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Christopher J. Coyne

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Christopher J. Coyne

This chapter considers how appreciating both the incentive issues (the law and economic focus) and the epistemic issues (the Austrian focus) facing reformers can offer insight into the limits of what efforts to reform rules can accomplish in practice. I seek to understand the conditions under which reformed rules will stick in the desired manner, as well as incentive and epistemic issue of reforming rules due to issues of credible commitment. Particular attention is paid to the knowledge distance of rule reformers, which refers to the distance between the local knowledge and the knowledge possessed by those designing rules. Rules are less likely to stick when they are designed by reformers who are distant from the locus of knowledge associated with the problem they seek to address. Appreciating both the incentive and epistemic aspects of rule reform allows for a better understanding of the limits of such efforts.

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Christopher J. Coyne and Adam Pellillo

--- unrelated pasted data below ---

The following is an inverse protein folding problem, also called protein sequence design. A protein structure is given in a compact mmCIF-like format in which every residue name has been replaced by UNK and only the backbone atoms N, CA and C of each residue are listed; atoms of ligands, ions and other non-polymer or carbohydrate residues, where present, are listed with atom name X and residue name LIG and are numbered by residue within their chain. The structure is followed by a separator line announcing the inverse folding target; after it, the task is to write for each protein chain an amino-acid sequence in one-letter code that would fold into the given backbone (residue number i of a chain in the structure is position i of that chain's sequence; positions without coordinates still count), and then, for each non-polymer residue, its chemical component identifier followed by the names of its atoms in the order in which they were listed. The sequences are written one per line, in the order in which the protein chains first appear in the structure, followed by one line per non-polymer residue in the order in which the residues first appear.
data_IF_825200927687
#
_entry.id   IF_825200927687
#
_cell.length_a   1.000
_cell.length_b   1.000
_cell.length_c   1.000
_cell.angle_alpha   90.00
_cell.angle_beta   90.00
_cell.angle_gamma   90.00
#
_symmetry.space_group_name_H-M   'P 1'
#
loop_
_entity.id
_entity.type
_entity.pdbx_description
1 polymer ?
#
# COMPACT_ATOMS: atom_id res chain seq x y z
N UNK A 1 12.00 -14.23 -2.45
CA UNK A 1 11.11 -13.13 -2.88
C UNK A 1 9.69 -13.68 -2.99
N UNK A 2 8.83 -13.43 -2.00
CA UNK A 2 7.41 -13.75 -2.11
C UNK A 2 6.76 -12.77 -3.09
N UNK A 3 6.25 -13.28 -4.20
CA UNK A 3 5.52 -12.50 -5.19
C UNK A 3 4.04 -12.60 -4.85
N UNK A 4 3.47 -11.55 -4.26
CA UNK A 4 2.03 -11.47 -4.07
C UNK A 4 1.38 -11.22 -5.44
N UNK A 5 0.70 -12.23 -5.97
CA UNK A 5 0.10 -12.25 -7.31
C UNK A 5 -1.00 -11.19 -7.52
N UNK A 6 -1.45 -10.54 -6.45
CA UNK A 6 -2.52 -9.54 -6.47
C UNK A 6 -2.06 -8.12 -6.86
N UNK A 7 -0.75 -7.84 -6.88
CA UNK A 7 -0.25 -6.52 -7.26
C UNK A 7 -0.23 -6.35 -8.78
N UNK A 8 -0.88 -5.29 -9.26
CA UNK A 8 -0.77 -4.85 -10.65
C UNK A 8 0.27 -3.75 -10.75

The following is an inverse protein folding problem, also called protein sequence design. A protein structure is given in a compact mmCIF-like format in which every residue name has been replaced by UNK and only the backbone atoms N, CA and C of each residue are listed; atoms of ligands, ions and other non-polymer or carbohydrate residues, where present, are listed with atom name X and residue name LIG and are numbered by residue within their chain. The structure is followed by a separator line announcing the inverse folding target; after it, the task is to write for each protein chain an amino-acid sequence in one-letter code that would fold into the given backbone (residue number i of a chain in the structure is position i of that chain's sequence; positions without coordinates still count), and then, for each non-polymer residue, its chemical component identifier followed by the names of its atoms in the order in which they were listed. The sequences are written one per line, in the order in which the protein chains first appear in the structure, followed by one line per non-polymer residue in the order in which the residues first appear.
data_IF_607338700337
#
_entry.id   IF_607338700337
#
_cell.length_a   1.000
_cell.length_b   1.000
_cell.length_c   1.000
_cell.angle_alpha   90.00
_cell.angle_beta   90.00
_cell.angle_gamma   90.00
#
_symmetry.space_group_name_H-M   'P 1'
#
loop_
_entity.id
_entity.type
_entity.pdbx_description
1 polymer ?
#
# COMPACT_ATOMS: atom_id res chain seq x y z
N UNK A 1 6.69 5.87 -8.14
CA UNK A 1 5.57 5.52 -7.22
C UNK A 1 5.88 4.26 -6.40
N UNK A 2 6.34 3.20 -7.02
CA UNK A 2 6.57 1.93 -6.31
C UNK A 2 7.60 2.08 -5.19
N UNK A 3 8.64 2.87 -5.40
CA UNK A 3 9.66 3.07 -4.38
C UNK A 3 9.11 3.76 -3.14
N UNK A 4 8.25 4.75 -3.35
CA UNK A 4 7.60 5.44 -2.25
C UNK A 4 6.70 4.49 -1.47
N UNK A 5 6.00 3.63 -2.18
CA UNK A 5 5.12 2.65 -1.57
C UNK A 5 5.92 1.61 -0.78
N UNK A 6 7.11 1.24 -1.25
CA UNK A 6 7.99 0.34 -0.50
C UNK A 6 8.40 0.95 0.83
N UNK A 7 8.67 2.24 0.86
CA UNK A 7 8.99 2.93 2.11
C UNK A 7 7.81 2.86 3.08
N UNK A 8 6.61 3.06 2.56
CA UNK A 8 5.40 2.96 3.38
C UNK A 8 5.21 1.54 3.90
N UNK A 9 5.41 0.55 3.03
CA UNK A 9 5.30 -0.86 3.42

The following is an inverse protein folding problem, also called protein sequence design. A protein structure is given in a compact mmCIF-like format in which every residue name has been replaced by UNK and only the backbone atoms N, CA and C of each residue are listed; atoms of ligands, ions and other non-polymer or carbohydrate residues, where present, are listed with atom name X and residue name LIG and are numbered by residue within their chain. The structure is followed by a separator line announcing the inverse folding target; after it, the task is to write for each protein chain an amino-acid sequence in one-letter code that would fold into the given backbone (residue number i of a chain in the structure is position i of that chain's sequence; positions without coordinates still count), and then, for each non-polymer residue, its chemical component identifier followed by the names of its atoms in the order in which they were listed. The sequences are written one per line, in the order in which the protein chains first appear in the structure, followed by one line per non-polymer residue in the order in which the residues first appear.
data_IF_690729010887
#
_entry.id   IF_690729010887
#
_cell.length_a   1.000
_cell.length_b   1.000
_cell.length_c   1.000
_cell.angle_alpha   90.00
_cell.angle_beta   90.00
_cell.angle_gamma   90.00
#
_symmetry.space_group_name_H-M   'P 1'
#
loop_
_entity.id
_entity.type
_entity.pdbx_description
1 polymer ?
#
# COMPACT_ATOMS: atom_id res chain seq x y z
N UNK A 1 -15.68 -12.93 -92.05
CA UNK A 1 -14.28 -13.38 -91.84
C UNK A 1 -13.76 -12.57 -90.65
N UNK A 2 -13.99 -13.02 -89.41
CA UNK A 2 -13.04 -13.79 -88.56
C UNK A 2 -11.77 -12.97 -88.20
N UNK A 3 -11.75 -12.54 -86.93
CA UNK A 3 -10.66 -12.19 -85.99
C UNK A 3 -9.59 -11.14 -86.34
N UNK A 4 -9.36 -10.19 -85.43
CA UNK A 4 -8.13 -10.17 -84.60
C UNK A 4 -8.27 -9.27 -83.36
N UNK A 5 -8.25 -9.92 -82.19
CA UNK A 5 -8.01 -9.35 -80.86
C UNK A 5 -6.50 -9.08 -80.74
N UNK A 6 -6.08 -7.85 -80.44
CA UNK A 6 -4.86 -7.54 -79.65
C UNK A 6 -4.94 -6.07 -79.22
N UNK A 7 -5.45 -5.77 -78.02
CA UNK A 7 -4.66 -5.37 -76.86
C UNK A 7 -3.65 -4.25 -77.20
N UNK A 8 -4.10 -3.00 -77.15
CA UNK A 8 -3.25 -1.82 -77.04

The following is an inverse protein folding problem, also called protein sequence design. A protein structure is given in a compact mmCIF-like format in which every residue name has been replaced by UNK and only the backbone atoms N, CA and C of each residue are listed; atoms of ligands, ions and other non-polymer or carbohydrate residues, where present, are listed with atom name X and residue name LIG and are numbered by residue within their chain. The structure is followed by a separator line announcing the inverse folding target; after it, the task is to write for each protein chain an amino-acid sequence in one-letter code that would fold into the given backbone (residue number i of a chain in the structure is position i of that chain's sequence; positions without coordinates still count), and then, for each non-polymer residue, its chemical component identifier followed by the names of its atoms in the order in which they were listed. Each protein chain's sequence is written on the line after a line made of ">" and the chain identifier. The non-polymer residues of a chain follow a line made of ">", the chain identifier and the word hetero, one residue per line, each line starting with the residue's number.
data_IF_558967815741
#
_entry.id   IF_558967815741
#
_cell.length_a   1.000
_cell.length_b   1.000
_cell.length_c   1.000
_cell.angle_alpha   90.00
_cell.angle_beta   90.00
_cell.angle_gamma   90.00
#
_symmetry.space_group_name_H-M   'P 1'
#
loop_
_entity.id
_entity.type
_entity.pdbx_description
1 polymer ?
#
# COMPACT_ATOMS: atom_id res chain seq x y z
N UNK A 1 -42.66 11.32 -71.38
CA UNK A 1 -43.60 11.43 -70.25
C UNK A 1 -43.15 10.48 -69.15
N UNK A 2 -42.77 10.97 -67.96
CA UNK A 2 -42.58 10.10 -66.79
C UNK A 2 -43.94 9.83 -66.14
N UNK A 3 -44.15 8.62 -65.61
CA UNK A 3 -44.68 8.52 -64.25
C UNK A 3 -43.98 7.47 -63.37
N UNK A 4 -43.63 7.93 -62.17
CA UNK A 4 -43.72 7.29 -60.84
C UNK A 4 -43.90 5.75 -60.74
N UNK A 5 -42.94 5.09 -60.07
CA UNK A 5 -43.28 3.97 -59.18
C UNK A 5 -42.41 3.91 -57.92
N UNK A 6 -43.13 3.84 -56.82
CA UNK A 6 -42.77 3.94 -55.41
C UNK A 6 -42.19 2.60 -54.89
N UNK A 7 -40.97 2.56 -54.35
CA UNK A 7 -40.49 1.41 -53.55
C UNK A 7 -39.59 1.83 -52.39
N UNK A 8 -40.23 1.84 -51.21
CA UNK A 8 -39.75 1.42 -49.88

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Peter J. Boettke and Christopher J. Coyne

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Peter J. Boettke and Christopher J. Coyne

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Christopher J. Coyne and Rachel L. Mathers

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Edited by Christopher J. Coyne and Rachel L. Mathers

By defining political economy and war in the broadest sense, this unique Handbook brings together a wide range of interdisciplinary scholars from economics, political science, sociology, and policy studies to address a multitude of important topics. These include an analysis of why wars begin, how wars are waged, what happens after war has ceased, and the various alternatives to war. Other sections explore civil war and revolution, the arms trade, economic and political systems, and post-conflict reconstruction and nation building. Policymakers as well as academics and students of political science, economics, public policy and sociology will find this volume to be an engaging and enlightening read.
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Christopher J. Coyne and Peter T. Leeson

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Christopher J. Coyne and Peter T. Leeson

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Christopher J. Coyne and Peter T. Leeson